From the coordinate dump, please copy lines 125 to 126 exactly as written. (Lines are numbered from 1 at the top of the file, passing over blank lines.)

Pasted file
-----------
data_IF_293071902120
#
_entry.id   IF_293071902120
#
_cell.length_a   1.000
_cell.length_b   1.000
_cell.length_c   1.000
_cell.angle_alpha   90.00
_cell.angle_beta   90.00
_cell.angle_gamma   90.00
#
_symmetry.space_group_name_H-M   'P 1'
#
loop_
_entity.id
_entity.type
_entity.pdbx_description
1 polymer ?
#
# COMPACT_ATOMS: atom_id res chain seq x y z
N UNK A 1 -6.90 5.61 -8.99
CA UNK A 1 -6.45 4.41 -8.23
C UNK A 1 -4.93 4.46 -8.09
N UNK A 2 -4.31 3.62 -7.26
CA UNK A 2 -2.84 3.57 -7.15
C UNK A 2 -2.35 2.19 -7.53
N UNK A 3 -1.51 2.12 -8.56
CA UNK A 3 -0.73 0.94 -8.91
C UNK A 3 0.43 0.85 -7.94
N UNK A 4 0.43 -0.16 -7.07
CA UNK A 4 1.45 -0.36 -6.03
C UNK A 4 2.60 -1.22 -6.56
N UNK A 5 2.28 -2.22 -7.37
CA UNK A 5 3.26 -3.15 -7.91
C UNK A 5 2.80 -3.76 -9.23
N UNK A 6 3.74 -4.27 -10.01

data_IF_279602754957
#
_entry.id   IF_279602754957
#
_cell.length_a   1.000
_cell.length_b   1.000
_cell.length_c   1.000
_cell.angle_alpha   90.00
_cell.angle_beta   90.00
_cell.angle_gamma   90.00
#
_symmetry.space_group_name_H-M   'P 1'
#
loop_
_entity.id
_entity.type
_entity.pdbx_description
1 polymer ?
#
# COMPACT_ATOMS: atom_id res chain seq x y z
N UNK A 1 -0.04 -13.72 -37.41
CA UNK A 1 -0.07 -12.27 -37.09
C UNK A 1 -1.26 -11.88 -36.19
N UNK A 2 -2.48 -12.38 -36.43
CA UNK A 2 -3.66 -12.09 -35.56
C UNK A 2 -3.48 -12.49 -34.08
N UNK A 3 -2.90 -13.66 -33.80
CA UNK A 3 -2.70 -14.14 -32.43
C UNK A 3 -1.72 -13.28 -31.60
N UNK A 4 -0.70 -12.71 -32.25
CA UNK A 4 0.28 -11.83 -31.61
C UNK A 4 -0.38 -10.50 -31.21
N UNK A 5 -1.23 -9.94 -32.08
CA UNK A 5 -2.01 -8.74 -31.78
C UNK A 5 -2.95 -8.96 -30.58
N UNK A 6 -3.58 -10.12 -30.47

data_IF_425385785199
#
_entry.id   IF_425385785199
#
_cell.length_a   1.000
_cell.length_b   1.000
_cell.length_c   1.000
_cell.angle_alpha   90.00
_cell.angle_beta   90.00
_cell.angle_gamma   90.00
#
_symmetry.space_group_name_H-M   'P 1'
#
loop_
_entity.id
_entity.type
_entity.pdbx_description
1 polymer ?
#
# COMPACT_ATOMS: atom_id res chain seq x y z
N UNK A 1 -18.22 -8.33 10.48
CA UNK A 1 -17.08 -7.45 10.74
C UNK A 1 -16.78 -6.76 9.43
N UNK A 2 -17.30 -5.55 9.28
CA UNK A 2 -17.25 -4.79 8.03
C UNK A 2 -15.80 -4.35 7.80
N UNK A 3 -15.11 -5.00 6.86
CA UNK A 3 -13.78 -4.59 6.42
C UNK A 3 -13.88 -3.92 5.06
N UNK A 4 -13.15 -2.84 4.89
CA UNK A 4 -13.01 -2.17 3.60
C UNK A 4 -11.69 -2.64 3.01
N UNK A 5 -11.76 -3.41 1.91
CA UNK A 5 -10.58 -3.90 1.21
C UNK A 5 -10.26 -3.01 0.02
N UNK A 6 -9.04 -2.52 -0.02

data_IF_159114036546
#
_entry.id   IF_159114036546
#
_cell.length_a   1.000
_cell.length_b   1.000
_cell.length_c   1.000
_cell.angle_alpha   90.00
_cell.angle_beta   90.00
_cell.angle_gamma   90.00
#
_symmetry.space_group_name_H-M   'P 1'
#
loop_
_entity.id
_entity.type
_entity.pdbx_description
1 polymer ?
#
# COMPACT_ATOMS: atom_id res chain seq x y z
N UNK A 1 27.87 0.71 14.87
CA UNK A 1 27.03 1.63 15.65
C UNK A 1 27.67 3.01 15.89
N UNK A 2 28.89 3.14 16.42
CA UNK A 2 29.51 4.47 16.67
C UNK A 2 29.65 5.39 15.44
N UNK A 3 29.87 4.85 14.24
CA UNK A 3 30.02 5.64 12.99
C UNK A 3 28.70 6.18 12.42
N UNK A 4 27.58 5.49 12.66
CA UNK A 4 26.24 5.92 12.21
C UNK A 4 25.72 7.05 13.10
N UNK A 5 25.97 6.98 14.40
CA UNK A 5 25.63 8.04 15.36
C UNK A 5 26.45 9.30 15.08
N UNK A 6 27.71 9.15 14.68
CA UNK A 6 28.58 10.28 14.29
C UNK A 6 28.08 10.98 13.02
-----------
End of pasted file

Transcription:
_entity.pdbx_description
1 polymer ?